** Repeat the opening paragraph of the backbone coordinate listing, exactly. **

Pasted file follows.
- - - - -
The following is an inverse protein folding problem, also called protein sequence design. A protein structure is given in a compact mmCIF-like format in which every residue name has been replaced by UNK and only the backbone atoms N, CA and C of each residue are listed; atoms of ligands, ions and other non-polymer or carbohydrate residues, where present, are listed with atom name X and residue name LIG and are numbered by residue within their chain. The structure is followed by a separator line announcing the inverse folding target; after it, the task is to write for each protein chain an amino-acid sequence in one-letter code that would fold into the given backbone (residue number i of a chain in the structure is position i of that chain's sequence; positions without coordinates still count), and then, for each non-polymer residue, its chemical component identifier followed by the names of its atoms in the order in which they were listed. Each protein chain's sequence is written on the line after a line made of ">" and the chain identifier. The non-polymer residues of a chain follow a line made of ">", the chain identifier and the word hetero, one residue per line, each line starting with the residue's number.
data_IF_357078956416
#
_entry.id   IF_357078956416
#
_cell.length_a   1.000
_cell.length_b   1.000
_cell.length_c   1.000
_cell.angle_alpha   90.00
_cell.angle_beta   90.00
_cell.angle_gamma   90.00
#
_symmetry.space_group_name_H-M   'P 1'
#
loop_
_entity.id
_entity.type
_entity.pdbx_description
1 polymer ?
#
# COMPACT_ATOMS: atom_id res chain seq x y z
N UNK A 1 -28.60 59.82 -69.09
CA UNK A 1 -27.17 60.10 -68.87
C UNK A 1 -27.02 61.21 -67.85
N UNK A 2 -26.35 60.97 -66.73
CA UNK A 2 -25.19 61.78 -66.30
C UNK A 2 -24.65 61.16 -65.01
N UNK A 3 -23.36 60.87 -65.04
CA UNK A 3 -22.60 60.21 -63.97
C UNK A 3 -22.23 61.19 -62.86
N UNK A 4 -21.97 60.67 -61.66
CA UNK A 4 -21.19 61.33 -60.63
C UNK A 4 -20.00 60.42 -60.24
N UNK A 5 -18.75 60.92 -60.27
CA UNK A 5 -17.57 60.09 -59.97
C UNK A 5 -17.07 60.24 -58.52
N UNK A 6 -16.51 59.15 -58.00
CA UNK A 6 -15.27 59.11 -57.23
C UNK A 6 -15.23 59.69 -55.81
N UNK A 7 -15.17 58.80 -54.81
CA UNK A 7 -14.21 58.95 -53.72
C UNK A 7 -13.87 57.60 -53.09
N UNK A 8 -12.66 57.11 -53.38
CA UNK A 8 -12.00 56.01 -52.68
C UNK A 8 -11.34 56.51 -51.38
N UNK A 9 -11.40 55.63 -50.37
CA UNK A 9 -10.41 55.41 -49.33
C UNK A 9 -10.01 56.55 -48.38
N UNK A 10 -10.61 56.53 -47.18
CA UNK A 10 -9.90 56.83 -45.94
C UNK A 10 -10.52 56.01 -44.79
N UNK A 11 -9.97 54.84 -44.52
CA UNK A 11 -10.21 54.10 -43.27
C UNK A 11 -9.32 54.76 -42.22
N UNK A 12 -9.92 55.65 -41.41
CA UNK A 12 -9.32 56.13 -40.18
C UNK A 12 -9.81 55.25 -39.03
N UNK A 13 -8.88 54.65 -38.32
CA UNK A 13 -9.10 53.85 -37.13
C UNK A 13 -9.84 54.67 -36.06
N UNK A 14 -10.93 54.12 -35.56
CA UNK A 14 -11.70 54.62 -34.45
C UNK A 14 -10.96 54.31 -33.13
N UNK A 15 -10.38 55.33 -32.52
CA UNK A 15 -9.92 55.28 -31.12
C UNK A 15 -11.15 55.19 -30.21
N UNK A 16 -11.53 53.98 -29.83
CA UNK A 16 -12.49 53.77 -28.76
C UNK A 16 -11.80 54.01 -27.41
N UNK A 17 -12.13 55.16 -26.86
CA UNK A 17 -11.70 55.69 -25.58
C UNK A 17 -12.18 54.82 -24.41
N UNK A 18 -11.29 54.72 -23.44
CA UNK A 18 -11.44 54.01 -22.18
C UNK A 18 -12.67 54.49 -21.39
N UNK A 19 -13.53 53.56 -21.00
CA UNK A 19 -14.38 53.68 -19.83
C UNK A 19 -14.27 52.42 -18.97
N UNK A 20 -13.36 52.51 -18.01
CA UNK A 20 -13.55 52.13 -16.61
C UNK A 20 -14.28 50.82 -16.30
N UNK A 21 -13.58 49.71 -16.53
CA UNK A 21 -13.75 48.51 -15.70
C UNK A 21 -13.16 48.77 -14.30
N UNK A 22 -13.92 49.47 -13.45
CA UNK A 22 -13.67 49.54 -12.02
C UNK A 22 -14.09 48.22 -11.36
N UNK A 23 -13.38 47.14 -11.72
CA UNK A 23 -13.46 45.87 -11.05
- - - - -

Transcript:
The following is an inverse protein folding problem, also called protein sequence design. A protein structure is given in a compact mmCIF-like format in which every residue name has been replaced by UNK and only the backbone atoms N, CA and C of each residue are listed; atoms of ligands, ions and other non-polymer or carbohydrate residues, where present, are listed with atom name X and residue name LIG and are numbered by residue within their chain. The structure is followed by a separator line announcing the inverse folding target; after it, the task is to write for each protein chain an amino-acid sequence in one-letter code that would fold into the given backbone (residue number i of a chain in the structure is position i of that chain's sequence; positions without coordinates still count), and then, for each non-polymer residue, its chemical component identifier followed by the names of its atoms in the order in which they were listed. Each protein chain's sequence is written on the line after a line made of ">" and the chain identifier. The non-polymer residues of a chain follow a line made of ">", the chain identifier and the word hetero, one residue per line, each line starting with the residue's number.